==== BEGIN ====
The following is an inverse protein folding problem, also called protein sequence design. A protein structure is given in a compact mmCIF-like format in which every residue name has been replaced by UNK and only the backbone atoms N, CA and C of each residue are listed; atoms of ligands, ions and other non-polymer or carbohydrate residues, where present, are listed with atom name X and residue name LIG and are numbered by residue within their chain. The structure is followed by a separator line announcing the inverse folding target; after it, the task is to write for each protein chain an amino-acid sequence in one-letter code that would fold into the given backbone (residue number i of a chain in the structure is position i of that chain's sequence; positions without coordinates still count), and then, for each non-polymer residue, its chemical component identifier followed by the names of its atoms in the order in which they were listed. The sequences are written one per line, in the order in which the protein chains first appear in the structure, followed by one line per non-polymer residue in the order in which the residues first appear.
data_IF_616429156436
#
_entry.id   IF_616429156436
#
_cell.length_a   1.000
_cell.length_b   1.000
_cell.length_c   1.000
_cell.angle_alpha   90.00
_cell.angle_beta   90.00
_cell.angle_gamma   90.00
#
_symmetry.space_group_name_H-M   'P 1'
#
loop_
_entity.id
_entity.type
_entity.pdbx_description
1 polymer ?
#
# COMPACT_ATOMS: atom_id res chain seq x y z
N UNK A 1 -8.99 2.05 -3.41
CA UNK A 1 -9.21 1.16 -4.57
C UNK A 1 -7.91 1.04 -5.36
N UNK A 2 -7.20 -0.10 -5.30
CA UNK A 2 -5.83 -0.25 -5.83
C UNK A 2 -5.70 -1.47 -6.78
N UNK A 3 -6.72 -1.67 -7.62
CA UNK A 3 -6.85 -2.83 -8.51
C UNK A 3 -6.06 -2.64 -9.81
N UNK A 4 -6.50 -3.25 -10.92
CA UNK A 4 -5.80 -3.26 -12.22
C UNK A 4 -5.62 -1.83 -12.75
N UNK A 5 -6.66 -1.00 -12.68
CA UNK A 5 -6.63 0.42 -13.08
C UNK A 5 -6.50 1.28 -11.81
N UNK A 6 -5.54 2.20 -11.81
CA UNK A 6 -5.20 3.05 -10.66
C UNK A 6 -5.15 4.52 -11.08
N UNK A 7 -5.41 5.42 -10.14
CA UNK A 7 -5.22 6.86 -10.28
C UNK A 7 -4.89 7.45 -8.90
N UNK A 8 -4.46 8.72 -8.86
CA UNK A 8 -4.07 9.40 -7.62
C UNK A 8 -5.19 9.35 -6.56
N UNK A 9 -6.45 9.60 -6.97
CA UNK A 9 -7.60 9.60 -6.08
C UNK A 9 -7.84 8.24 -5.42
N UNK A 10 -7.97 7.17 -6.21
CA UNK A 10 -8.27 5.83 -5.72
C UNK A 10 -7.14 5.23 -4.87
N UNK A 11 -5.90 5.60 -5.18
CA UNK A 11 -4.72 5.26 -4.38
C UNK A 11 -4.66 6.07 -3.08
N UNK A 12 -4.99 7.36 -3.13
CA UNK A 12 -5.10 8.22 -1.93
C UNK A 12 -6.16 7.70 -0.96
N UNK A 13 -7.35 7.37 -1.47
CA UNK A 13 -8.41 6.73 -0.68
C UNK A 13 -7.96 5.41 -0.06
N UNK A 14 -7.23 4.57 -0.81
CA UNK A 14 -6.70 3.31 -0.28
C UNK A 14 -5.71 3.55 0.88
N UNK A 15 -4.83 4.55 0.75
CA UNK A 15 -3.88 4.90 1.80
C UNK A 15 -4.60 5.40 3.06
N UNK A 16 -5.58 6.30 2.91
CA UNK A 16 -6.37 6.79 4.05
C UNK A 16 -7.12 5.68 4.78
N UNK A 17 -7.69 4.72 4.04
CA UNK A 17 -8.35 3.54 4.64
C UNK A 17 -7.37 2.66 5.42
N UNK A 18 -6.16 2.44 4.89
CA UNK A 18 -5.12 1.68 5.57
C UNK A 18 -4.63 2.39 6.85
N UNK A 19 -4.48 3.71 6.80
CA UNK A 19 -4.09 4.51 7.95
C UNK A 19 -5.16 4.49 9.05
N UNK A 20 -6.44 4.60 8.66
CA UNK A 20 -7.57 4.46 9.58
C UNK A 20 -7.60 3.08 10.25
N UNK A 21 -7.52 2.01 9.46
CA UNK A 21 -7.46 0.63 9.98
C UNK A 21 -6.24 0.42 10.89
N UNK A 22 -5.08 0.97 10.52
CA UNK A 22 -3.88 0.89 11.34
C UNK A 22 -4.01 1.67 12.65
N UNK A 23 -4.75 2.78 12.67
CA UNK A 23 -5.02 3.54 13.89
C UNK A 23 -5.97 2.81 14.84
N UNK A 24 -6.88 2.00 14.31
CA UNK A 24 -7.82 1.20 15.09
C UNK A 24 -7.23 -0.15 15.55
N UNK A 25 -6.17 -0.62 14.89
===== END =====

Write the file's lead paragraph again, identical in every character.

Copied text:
The following is an inverse protein folding problem, also called protein sequence design. A protein structure is given in a compact mmCIF-like format in which every residue name has been replaced by UNK and only the backbone atoms N, CA and C of each residue are listed; atoms of ligands, ions and other non-polymer or carbohydrate residues, where present, are listed with atom name X and residue name LIG and are numbered by residue within their chain. The structure is followed by a separator line announcing the inverse folding target; after it, the task is to write for each protein chain an amino-acid sequence in one-letter code that would fold into the given backbone (residue number i of a chain in the structure is position i of that chain's sequence; positions without coordinates still count), and then, for each non-polymer residue, its chemical component identifier followed by the names of its atoms in the order in which they were listed. The sequences are written one per line, in the order in which the protein chains first appear in the structure, followed by one line per non-polymer residue in the order in which the residues first appear.